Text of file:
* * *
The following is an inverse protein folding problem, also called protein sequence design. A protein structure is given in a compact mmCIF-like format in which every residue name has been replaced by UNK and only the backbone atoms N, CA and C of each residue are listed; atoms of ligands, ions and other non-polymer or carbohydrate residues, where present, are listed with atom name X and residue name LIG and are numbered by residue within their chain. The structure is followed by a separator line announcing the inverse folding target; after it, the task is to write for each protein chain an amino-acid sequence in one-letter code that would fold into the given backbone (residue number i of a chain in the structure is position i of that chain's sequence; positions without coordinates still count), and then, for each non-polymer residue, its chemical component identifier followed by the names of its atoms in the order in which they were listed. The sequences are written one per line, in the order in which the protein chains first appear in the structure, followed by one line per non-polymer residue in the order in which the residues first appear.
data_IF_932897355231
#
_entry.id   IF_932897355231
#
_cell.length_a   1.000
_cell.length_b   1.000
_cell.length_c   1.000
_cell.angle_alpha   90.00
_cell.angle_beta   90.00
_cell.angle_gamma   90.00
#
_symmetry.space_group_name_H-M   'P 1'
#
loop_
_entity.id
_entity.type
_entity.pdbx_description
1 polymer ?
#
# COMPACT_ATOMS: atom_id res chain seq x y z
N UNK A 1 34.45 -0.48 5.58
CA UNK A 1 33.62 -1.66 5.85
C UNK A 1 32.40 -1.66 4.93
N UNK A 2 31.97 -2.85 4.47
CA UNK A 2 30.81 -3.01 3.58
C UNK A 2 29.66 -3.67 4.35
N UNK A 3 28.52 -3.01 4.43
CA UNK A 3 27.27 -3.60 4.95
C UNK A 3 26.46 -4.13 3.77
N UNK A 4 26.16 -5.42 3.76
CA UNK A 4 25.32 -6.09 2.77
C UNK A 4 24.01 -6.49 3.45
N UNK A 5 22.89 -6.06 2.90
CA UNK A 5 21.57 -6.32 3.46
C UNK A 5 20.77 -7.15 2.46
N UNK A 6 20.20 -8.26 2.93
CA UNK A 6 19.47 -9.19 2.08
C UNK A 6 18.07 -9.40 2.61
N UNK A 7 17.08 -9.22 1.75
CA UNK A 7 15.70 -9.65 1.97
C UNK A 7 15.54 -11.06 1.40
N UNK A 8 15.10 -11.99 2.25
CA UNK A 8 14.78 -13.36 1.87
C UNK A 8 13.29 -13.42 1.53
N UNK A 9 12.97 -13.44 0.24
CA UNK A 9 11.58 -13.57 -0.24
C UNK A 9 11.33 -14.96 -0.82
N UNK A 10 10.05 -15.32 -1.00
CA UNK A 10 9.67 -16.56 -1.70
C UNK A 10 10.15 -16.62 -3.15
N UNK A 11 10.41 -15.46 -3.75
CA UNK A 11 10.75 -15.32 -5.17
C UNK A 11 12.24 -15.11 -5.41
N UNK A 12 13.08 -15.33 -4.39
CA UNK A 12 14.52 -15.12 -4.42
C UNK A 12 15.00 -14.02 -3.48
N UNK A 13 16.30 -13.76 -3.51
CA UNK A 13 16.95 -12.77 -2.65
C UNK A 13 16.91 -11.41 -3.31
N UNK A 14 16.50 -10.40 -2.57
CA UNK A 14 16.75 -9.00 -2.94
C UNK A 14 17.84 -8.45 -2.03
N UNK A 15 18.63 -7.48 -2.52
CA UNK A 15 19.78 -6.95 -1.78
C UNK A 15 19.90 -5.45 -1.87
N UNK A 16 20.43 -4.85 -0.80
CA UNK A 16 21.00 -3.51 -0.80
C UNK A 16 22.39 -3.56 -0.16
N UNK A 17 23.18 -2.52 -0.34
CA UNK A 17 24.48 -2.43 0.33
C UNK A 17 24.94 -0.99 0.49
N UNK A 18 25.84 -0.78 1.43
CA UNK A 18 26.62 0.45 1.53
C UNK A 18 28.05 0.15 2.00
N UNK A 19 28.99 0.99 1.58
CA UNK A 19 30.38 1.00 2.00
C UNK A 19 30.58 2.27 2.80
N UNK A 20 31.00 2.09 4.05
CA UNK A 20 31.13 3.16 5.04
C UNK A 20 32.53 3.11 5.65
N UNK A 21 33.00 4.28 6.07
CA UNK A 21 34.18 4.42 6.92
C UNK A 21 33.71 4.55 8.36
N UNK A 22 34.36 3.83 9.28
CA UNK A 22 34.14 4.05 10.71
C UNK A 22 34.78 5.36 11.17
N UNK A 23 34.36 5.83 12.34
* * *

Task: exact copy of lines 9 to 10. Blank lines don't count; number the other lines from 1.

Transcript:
_cell.angle_alpha   90.00
_cell.angle_beta   90.00